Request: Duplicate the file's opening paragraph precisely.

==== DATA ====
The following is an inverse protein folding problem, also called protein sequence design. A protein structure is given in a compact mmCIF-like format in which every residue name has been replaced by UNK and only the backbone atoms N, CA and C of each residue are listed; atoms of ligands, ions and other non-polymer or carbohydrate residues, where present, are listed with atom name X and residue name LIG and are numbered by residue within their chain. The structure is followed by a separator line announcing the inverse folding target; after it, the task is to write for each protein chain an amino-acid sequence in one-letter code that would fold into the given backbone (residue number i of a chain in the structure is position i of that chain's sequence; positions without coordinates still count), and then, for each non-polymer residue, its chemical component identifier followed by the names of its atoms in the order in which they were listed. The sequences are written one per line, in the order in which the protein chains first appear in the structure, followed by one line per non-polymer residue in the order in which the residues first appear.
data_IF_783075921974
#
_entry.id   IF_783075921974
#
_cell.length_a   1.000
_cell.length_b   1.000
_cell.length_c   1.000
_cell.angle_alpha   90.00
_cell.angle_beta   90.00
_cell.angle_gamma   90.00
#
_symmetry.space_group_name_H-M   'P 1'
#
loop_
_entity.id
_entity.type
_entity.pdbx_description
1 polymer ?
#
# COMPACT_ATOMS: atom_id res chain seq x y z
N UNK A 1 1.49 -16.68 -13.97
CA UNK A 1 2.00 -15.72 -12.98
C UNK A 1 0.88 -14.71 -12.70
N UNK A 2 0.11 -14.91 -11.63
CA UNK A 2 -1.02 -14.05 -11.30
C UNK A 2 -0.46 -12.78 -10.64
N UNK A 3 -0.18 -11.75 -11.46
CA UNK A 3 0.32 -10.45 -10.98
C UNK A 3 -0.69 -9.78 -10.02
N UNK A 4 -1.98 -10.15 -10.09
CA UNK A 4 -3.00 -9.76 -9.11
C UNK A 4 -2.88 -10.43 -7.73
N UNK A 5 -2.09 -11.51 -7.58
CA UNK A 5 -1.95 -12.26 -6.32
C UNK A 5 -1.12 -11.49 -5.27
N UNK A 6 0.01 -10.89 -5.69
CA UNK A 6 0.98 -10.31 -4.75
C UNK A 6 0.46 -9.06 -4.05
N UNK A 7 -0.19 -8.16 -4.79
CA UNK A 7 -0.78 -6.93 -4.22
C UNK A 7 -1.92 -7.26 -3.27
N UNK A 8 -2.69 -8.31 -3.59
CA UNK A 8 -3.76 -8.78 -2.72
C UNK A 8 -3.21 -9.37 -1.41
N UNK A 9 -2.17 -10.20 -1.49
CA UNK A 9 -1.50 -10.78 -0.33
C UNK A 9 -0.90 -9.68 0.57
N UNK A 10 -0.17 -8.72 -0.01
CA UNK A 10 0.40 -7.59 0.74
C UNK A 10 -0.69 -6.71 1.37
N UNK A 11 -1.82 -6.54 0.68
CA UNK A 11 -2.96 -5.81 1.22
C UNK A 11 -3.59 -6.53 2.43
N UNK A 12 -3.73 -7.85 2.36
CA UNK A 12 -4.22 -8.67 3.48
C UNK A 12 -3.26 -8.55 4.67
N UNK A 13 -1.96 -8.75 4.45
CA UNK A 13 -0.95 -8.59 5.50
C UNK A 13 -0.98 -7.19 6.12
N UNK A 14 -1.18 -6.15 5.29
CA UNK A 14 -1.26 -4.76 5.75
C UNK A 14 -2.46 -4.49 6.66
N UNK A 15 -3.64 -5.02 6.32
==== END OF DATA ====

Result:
The following is an inverse protein folding problem, also called protein sequence design. A protein structure is given in a compact mmCIF-like format in which every residue name has been replaced by UNK and only the backbone atoms N, CA and C of each residue are listed; atoms of ligands, ions and other non-polymer or carbohydrate residues, where present, are listed with atom name X and residue name LIG and are numbered by residue within their chain. The structure is followed by a separator line announcing the inverse folding target; after it, the task is to write for each protein chain an amino-acid sequence in one-letter code that would fold into the given backbone (residue number i of a chain in the structure is position i of that chain's sequence; positions without coordinates still count), and then, for each non-polymer residue, its chemical component identifier followed by the names of its atoms in the order in which they were listed. The sequences are written one per line, in the order in which the protein chains first appear in the structure, followed by one line per non-polymer residue in the order in which the residues first appear.